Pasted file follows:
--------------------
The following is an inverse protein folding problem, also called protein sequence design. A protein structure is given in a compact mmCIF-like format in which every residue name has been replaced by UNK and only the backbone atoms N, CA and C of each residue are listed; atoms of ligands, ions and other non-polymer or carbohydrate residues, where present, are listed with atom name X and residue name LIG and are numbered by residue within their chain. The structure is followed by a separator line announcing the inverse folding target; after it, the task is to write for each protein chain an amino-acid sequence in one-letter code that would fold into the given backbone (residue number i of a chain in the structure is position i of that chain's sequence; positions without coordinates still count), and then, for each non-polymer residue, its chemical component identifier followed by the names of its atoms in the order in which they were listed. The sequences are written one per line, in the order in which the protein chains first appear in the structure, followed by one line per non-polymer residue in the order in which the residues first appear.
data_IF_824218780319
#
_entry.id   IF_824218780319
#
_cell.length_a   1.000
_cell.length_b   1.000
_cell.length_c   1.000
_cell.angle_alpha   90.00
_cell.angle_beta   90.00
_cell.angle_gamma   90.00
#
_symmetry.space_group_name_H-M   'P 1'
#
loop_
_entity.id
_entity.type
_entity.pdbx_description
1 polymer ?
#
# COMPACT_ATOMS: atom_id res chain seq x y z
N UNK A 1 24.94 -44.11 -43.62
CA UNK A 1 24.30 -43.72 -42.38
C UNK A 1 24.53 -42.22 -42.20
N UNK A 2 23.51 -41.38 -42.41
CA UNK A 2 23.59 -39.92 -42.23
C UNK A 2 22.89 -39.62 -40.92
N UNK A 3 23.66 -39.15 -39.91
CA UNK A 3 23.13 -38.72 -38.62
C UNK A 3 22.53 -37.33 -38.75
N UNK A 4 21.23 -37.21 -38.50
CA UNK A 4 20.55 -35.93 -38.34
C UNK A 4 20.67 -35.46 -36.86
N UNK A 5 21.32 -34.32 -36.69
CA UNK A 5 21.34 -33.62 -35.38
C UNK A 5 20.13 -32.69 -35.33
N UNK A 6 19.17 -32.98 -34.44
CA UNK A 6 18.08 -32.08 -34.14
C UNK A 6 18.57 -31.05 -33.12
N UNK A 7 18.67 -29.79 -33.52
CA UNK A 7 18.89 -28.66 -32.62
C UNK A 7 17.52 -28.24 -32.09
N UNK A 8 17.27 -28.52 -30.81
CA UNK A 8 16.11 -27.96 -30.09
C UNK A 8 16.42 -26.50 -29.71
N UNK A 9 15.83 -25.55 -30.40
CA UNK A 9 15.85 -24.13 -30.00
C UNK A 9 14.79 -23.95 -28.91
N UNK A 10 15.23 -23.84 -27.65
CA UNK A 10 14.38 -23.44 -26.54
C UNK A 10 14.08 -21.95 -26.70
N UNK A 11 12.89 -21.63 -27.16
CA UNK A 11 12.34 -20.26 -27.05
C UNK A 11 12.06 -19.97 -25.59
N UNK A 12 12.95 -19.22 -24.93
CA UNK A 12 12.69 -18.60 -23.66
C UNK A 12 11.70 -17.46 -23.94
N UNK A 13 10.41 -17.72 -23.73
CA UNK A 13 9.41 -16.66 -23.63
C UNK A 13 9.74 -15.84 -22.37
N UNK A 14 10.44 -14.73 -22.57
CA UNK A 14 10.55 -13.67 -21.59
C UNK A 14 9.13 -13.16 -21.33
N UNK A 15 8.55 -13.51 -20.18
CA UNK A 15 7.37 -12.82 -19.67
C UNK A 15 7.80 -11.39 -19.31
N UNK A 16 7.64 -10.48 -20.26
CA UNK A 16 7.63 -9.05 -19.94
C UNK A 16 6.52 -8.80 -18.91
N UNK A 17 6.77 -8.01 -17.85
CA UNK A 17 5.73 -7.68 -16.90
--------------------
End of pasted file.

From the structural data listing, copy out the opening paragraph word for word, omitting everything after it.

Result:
The following is an inverse protein folding problem, also called protein sequence design. A protein structure is given in a compact mmCIF-like format in which every residue name has been replaced by UNK and only the backbone atoms N, CA and C of each residue are listed; atoms of ligands, ions and other non-polymer or carbohydrate residues, where present, are listed with atom name X and residue name LIG and are numbered by residue within their chain. The structure is followed by a separator line announcing the inverse folding target; after it, the task is to write for each protein chain an amino-acid sequence in one-letter code that would fold into the given backbone (residue number i of a chain in the structure is position i of that chain's sequence; positions without coordinates still count), and then, for each non-polymer residue, its chemical component identifier followed by the names of its atoms in the order in which they were listed. The sequences are written one per line, in the order in which the protein chains first appear in the structure, followed by one line per non-polymer residue in the order in which the residues first appear.